Why the violence in the Old Testament?

Estimated read time 4 min read

Many contemporary Christians find it hard to accept the violence depicted in the Old Testament. When the sinners left Sodom and Gomorrah they were turned to salt if they looked back for just a moment. The doubter’s concept of a loving God and the message of his son, Jesus Christ, to love thy neighbor seems contradicted by this history. However, going back to the earliest history of an ecumenical meeting, Council of Nicaea in the fourth century, these early Christians decided that the Old Testament and the violence therein was a vital part of the Messiah prophecy.

When I was studying the Bible in the Diocesan school I remember they always stressed that whenever you have a difficult issue to work out to first go back to creation. In Genesis 1:28 (NSRVUE) he say’s Be fruitful and multiply and fill the earth and subdue it and have dominion over the fish of the sea and over the birds of the air and over every living thing that moves upon the earth. Here God is saying he gives us the power to exert power over all our living realm. How we exert this power by our free will can have consequences. If you have raised a child you know about teaching them “natural consequences” for bad judgment and so does God. Paul in Galatians 6:7(NRSUE) says God is not mocked, for you reap whatever you sow.

Those who argue that the terrible violence portrayed in the Old Testament would not be allowed by a loving God. Yet look at the world in modern history and even today. We have widespread inequity, poverty, wars, trafficking, genocide and other terrible situations without relief.

Our hope for a better world lies in the prophecy of a Messiah of the Old Testament. Again it begins in Genesis 3:15 and continues on in over 300 instances going through the Psalms, Isiah, and remembered in the New Testament. Paul has said that God created man with two natures, beastly and spiritual. When Jesus came he came to better interpret God’s message that the way to create a Kingdom of Heaven on earth was to freely accept God. To accomplish this our beastly nature must freely be overcome by our spiritual nature.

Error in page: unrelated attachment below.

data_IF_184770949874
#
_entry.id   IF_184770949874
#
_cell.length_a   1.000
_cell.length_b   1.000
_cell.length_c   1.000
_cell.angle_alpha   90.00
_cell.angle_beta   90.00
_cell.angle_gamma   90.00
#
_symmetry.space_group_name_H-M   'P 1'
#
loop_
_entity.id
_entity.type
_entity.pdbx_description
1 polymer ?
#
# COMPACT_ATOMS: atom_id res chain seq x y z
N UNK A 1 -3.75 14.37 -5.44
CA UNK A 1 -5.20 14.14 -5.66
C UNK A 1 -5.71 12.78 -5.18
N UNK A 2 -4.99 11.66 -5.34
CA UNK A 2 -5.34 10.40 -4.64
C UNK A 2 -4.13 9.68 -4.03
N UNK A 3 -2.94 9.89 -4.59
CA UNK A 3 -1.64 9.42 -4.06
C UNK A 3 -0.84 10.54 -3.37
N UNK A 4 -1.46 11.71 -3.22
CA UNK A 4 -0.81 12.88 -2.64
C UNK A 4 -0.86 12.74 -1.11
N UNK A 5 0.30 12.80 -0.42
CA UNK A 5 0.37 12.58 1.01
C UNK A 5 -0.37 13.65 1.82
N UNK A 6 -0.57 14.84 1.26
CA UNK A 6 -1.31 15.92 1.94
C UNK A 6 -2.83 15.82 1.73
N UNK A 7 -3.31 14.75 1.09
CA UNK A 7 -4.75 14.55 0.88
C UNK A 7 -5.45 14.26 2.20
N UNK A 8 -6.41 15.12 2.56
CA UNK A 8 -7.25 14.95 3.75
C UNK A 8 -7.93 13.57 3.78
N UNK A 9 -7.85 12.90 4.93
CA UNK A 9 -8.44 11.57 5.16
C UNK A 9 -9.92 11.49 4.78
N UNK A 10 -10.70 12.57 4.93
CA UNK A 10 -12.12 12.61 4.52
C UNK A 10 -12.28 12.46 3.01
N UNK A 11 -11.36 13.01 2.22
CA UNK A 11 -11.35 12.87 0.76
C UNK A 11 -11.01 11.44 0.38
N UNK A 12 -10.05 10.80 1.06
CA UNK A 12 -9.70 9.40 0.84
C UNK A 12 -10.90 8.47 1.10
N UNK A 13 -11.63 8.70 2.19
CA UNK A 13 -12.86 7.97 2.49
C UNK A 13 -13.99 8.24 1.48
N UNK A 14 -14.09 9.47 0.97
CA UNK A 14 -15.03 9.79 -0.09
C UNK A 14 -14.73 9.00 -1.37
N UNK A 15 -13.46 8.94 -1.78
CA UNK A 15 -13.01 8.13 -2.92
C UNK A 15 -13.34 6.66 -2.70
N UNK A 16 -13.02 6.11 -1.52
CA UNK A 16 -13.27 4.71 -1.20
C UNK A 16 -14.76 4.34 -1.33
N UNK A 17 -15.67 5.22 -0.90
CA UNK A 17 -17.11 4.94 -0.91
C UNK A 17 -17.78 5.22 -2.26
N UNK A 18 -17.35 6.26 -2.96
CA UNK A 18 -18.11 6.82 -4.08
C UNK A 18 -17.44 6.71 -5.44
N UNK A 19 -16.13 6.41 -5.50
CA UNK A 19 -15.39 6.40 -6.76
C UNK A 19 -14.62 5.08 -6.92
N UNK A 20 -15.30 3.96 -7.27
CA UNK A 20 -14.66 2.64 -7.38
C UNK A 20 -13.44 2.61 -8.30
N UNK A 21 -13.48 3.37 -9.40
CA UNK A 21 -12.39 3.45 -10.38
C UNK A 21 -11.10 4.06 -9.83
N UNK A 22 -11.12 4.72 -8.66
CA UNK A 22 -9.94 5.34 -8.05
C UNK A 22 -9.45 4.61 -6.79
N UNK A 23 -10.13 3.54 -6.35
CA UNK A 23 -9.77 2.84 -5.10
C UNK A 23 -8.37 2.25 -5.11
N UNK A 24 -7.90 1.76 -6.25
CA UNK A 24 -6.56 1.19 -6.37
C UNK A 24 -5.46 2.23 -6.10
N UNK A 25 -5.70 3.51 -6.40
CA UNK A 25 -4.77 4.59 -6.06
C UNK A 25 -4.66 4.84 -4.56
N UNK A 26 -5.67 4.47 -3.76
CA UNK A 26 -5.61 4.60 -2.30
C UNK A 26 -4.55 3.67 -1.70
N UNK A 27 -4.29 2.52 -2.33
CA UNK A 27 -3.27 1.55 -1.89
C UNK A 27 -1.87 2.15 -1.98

The Jewish Midrash notes that in God’s interactions in the Hebrew Bible are complex and often include a mixture of retribution and mercy. For the prophecy of the Messiah to happen his lineage had to be protected . The free will of those who acted against the prophecy had to be dealt with violence. Yet in every occasion God would give warnings for the aggressor to repent. God sent Jonah to Nineveh and when they repented they were saved. Pharoah was warned by astrologers, plagues, and the Passover before facings God’s judgment. Theologian James Anderson has done a mathematical analysis of the violence done by God finding that the most severe where those against those who had accepted the covenant with God and then broke it.

God is patient. His timeline for change is long and though much of it we think we understand we also accept that a major tenant of the Christian faith is that much remains unknown. When we try to apply human evaluation of divine actions in the Old or New Testament we fail. In Ephesians 3:3-6, 1 Corinthians 2:7,and Colossians 1:26-7 Paul says God’s plan was not known exactly in the old teachings but now is more fully known with the coming of Christ. We accept that God is our creator and benefactor who is all knowing and all powerful. Psalm 119:105 states Your word is a lamp to my feet and a light to my path.

Professor Tony Magana https://myfindinggrace.com

Dr. Tony Magana is Professor Emeritus in Neurosurgery who spent many years doing international teaching and research including 10 years in Ethiopia. Over the past 15 years he concomitantly intensified his Christian faith through study and worship through the Episcopal Church. He grew up in the Rio Grande Valley of South Texas. Attended Texas A&M University, Harvard Medical School, and trained at the University of Miami. Additionally he took the University of South Education for Ministry as well as attending the Southeast Florida Episcopal Diocesan School for Christian Studies.
Professor Tony Magana, a seasoned neurosurgeon, has not only dedicated his life to medical practice but also embarked on a profound spiritual journey. Over the past 15 years, he has deepened his Christian faith through study and worship within the Episcopal Church. His experiences span international teaching, research, and a decade of service in Ethiopia
Dr. Tony Magana’s writings blend faith, compassion, and wisdom, inviting readers to explore the intersection of spirituality and the human experience. His journey serves as an inspiration for those seeking deeper connections with faith and humanity.

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